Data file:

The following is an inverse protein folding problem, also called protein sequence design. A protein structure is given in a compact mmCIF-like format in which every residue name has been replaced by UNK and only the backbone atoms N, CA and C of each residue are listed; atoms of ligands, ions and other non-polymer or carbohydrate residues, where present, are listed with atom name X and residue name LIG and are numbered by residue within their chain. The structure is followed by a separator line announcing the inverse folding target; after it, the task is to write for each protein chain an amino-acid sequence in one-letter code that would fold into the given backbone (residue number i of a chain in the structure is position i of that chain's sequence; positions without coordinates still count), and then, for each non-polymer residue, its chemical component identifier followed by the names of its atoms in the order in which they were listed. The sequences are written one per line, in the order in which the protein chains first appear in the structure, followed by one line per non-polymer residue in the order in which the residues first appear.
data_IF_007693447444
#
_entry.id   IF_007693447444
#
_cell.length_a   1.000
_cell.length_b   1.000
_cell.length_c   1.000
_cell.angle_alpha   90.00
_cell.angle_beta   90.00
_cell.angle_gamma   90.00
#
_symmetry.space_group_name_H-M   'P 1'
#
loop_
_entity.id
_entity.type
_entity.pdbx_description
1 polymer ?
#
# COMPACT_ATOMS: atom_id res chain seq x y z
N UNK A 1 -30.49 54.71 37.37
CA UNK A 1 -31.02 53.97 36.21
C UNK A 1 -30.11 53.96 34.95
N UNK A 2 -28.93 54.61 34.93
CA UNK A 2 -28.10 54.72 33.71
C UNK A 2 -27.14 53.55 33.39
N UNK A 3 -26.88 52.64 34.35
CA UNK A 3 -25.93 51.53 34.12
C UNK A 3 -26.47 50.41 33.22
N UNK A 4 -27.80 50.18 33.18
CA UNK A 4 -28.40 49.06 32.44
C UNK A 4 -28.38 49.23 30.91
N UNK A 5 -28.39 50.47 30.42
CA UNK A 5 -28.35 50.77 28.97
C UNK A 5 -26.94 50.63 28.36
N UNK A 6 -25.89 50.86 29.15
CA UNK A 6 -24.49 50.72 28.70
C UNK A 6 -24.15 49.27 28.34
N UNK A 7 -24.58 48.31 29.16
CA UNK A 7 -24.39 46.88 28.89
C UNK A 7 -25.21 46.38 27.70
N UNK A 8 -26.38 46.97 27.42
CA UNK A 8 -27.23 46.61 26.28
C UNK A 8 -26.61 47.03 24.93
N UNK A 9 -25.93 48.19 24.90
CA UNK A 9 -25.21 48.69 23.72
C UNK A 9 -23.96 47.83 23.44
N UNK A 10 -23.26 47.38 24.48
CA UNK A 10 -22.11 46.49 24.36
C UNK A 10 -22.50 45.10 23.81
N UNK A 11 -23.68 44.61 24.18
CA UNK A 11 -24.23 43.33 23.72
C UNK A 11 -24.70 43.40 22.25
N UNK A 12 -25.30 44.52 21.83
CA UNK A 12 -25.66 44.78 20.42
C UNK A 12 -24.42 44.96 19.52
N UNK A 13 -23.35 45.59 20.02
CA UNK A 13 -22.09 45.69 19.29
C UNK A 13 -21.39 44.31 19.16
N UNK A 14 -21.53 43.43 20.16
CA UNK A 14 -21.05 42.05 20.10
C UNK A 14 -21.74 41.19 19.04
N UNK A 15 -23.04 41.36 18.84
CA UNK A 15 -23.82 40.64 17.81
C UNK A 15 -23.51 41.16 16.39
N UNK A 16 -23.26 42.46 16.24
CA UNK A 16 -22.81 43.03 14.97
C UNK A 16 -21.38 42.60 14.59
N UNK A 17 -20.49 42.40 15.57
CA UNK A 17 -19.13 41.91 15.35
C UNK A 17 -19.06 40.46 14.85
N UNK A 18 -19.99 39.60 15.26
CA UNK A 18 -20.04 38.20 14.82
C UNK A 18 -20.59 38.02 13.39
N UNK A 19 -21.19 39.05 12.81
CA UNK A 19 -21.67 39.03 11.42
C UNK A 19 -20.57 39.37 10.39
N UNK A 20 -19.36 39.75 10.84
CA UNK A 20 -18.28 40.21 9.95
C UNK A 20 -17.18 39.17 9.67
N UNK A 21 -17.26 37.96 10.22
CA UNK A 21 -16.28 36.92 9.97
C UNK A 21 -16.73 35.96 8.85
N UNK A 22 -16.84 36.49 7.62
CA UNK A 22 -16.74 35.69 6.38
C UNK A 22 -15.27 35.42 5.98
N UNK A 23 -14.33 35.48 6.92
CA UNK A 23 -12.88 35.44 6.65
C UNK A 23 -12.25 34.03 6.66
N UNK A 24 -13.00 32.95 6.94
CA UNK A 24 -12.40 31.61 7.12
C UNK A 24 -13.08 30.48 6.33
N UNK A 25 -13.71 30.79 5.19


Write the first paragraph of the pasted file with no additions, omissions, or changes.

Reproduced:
The following is an inverse protein folding problem, also called protein sequence design. A protein structure is given in a compact mmCIF-like format in which every residue name has been replaced by UNK and only the backbone atoms N, CA and C of each residue are listed; atoms of ligands, ions and other non-polymer or carbohydrate residues, where present, are listed with atom name X and residue name LIG and are numbered by residue within their chain. The structure is followed by a separator line announcing the inverse folding target; after it, the task is to write for each protein chain an amino-acid sequence in one-letter code that would fold into the given backbone (residue number i of a chain in the structure is position i of that chain's sequence; positions without coordinates still count), and then, for each non-polymer residue, its chemical component identifier followed by the names of its atoms in the order in which they were listed. The sequences are written one per line, in the order in which the protein chains first appear in the structure, followed by one line per non-polymer residue in the order in which the residues first appear.